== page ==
U.S. veteran Oguchi Onyewu, right, is hoping for a call into next week's 30-man pre-World Cup camp in California. (Andrew Caballero-Reynolds/Getty Images)
Oguchi Onyewu, 31, is aiming to make the U.S. World Cup roster for the third time in his career. After being a first-choice U.S. center back for years, he has combated injuries, fluctuating club situations and a rising generation of U.S. defenders for his place on the national team but still maintains hope at being one of the 30 players called in for next week's pre-World Cup training camp. He is fresh off finishing out the League Championship season with Sheffield Wednesday, where he played regularly after making a winter move from QPR.
These are his unfiltered — but edited for clarity — thoughts, emotions and perspective as told to SI.com by him (the past editions in this series can be read here), regarding the build-up to a potential call-up or disappointment of not being called up by Jurgen Klinsmann for next week's pre-World Cup camp.
I'm always a little nervous or anxious, but that's part of the game. If called in, 100 percent great, and I'll do whatever I can to be on the 23 [roster to Brazil]. If not, what can I do? It's not the end of the world, it's not the end of my career. Just got to focus on the next step.
I can only do what I can control, and what that was was playing every minute of every game that I was involved in and helping Sheffield from the position that they were in prior to me arriving to landing in a better position at the end of the season. I think both the club and myself benefitted from the stint at Wednesday. At the end of the day it's out of my hands. It's in Jurgen's hands, but I'm happy in what I achieved and what I accomplished to prove people wrong, and at the end it's all I could've done.
It's been my goal for the last year or so [to get back to the World Cup]. I've been candid about it, this is what I've been working for. This is the reason I've come to England, this is the reason I left QPR, to get the minutes that I need, to get the playing experience to just get the rhythm back and everything. Obviously everyone had issues or concerns about my physical wellbeing in terms of past injuries, and I think I've kind of brushed that all to the side in the sense that since I arrived at the club I'm, if not the player with the most minutes, one of, in the top two or three, and that's an accomplishment on its own. You can only control what you can control, and for me that was to be playing, playing good and at the end of the day, it's in the coach's hands.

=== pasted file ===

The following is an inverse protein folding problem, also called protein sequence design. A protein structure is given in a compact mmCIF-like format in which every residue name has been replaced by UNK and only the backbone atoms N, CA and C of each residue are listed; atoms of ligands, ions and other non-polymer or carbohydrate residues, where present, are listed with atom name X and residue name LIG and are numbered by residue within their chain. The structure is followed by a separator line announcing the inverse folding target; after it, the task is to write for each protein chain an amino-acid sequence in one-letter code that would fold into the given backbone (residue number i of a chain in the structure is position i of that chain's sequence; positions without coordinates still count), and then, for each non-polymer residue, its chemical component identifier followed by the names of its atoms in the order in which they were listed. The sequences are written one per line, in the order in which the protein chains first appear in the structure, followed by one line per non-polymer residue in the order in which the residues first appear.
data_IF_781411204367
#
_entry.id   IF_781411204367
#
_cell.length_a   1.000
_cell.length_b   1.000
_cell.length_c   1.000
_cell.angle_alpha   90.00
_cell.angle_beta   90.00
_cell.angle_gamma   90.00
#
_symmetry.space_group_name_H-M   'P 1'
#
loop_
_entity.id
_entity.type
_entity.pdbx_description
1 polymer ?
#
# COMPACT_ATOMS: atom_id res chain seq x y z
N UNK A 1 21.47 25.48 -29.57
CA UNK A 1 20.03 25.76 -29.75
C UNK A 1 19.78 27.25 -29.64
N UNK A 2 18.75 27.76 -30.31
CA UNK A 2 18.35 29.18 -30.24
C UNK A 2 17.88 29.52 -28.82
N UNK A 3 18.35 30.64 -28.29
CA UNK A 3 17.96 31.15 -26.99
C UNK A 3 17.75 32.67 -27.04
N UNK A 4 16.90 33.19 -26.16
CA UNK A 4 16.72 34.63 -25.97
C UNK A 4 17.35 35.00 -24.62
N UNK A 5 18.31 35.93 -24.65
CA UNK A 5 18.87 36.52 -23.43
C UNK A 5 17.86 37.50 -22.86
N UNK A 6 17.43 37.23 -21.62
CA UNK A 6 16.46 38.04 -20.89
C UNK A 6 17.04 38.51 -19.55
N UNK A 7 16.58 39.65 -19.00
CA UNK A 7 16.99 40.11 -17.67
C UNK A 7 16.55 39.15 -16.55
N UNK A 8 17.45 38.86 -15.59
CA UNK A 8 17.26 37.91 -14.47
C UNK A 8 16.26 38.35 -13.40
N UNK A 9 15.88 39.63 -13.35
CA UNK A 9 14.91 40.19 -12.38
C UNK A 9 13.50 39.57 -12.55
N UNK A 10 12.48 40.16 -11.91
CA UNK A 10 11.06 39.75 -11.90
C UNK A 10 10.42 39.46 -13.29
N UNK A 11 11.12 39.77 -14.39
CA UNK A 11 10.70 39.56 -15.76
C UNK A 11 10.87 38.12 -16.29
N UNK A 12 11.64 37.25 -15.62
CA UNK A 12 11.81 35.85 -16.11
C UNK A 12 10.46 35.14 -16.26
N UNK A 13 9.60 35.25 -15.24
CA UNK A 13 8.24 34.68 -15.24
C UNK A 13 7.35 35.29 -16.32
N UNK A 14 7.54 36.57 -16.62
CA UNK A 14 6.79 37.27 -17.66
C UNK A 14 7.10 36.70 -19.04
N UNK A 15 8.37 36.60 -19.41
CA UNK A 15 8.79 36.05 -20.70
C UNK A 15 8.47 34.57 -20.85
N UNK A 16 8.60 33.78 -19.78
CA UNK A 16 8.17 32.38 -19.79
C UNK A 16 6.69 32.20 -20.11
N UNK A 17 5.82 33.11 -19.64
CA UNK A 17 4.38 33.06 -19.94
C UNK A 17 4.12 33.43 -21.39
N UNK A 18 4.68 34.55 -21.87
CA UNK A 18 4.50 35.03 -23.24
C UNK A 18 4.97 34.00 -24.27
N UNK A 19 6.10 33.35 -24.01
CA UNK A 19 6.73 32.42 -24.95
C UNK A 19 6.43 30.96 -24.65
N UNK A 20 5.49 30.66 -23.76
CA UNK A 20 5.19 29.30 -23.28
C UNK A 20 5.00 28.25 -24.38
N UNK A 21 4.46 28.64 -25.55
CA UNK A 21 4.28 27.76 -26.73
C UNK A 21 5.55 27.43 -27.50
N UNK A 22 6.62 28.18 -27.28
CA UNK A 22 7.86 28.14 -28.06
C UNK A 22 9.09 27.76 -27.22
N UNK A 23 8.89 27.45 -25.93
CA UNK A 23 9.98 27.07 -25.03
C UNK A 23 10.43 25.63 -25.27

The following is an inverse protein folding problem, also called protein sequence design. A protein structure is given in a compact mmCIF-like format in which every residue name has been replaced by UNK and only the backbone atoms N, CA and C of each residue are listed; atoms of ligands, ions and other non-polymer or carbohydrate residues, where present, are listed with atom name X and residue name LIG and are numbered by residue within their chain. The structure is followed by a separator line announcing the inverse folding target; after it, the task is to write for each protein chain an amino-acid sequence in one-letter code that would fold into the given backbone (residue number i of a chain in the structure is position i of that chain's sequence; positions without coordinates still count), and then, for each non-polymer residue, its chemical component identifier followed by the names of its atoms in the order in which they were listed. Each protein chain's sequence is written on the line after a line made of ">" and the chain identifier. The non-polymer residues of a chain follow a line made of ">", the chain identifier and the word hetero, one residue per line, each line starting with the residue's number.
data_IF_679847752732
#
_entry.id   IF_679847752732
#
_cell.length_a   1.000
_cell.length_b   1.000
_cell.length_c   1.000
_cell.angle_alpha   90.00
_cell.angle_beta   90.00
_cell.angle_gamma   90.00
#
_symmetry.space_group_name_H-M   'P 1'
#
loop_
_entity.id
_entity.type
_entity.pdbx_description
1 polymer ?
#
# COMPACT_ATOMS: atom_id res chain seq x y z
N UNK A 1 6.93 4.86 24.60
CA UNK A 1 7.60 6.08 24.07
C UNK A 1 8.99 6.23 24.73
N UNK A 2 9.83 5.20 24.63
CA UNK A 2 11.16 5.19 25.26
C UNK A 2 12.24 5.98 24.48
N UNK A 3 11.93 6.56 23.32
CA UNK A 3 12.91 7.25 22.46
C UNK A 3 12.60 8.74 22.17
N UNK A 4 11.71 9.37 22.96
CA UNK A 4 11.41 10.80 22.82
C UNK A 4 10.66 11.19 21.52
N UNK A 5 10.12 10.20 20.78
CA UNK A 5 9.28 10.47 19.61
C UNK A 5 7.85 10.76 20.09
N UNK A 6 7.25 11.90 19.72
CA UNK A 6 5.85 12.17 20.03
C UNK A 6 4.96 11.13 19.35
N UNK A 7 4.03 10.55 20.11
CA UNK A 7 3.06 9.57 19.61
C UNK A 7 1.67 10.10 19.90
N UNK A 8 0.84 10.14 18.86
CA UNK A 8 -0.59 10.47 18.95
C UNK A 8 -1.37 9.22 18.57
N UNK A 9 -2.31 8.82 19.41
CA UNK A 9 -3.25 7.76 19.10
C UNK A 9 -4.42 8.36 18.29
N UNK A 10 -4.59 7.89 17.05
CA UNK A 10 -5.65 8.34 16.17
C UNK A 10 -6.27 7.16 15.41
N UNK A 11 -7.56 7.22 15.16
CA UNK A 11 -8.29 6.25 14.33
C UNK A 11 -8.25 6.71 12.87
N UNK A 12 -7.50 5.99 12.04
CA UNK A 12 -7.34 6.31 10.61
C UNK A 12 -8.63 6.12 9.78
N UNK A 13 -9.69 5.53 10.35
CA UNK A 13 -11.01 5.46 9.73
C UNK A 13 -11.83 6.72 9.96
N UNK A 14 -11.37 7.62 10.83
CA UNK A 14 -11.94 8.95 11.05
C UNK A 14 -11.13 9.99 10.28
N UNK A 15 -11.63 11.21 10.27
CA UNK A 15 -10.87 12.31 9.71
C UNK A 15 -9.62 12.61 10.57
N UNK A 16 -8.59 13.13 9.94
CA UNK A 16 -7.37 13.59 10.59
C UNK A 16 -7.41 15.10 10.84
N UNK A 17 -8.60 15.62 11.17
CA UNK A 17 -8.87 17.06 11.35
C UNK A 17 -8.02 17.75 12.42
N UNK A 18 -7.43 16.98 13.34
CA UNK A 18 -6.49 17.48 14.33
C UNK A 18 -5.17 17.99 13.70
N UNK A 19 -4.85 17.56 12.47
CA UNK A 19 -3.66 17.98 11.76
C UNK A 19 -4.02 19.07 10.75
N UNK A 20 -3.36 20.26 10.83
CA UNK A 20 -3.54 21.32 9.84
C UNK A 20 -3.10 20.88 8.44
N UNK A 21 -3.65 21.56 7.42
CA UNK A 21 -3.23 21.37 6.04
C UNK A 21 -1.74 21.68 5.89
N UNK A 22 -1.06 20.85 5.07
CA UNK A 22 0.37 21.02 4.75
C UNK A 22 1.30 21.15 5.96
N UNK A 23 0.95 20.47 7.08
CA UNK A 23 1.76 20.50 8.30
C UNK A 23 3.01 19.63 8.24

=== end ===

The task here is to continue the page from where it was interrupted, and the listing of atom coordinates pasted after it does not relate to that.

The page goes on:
Obviously the Ukraine game [on March 5] I would've loved to have had a different result, come out of that game, and a different result would've changed the perception of how the game went. Unfortunately, it didn't come out in my favor, and when that happens all the negatives are highlighted and magnified in a game in contrast to if you come out victorious. Aside from that, in terms of Sheffield, I think I did everything right. If you right now call up the manager of Sheffield, there's very few negatives that he can take out from my experience with the club, and I think my passage has been very positive. In that sense I don't think I would've changed anything.
I've been through the [World Cup call-up] process. Right now I'm just enjoying the time off, and afterward, if you get the call and e-mail, great. If you don't, then perhaps you have another call with the coach in terms of an explanation as to why. I don't know. It's a sensitive touch-and-go. You're either on one side or other of the line. If it happens, it's a sigh of relief. If it doesn't happen it's like 'OK, even though you concentrated for the last year to this goal you can't look at it as a failure, because there are so many other positives that came out of it and you just have to keep pushing on,' I suppose.